Gates goes on the attack

Calling the antitrust lawsuit against his company an example of government meddling, Microsoft CEO Bill Gates said on Wednesday that Windows faces enough competitive challenges as it is and will need to change dramatically to continue to survive.

"The government does not need to set standards: that is one thing for sure. Internet standards are moving so fast I dare any government to keep up with them," Gates said.

As for Windows, Gates sees some dramatic changes coming. Maybe he read yesterday's WinInfo.

"The current operating system we're selling won't be adequate for the demands of the future," Gates said today in New York. Gates was in town to announce a $100 million gift to aid child vaccinations in third world countries, the largest personal contribution of its kind ever made. "Even if we call it Windows \[in the future\], the code in there will have to change dramatically."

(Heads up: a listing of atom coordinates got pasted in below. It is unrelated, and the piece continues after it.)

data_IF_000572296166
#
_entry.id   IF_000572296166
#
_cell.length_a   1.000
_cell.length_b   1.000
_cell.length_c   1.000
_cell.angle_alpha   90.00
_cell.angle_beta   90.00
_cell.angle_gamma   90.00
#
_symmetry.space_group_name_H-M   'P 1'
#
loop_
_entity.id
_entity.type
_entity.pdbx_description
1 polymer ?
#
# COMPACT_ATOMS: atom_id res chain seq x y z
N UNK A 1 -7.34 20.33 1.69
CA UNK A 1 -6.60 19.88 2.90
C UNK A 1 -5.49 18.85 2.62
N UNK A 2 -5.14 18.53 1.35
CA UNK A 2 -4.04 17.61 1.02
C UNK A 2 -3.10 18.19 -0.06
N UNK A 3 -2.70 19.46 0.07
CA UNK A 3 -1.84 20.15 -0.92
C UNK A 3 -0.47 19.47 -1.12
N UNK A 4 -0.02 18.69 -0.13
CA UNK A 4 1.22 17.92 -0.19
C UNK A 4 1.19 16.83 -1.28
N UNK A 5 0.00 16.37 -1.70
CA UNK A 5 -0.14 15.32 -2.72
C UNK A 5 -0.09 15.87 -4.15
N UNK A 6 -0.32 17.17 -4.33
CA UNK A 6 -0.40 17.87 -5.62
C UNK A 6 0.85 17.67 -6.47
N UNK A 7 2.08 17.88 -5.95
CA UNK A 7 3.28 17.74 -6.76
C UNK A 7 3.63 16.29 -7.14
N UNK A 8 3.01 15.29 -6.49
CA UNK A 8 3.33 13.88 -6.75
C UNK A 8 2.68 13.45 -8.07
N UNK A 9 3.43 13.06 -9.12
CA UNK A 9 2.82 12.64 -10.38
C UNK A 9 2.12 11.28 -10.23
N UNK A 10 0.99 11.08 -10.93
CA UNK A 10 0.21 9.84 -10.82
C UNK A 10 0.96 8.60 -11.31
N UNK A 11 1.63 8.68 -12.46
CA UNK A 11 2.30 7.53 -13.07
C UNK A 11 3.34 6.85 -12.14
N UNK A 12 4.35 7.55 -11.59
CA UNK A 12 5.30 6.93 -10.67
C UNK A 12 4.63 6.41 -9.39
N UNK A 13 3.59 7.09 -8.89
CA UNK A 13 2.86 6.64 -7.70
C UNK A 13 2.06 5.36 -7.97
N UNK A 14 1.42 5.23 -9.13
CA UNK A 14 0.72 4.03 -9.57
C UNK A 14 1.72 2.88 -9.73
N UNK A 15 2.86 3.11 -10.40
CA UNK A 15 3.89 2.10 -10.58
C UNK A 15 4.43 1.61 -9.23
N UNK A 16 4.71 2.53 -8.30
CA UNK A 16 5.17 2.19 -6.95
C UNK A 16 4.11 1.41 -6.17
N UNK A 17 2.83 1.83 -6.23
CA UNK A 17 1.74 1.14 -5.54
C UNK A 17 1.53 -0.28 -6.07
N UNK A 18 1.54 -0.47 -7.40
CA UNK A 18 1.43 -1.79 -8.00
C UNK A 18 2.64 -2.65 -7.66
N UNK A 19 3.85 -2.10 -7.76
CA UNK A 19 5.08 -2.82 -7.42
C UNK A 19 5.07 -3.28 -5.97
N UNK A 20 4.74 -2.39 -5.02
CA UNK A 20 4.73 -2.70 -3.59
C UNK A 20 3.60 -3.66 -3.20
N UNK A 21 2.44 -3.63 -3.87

Gates said that future operating systems would need to support more elegant user interfaces, with seamless voice recognition and other features "where you don't get a lot of strange error messages."

Gates also pointed to the AOL/Sun/Netscape deal as an example of the constantly-shifting face of computer industry competition. He discussed Microsoft's decision to make their browser--Internet Explorer-free, saying that they were simply copying the strategy that was successful for Netscape earlier.

"Our decision that browsers would have a revenue stream from advertisers meant that we didn't have to raise the price of Windows. That was bringing competition to the browser market," he said. "And certainly now with AOL paying billions of dollars to buy Netscape the notion that you \[can\] stay in business when the browser's free because other revenue sources make it a fantastic business, and they have access to distribution channels to allow them to get their product out there, that's been answered very resoundingly.

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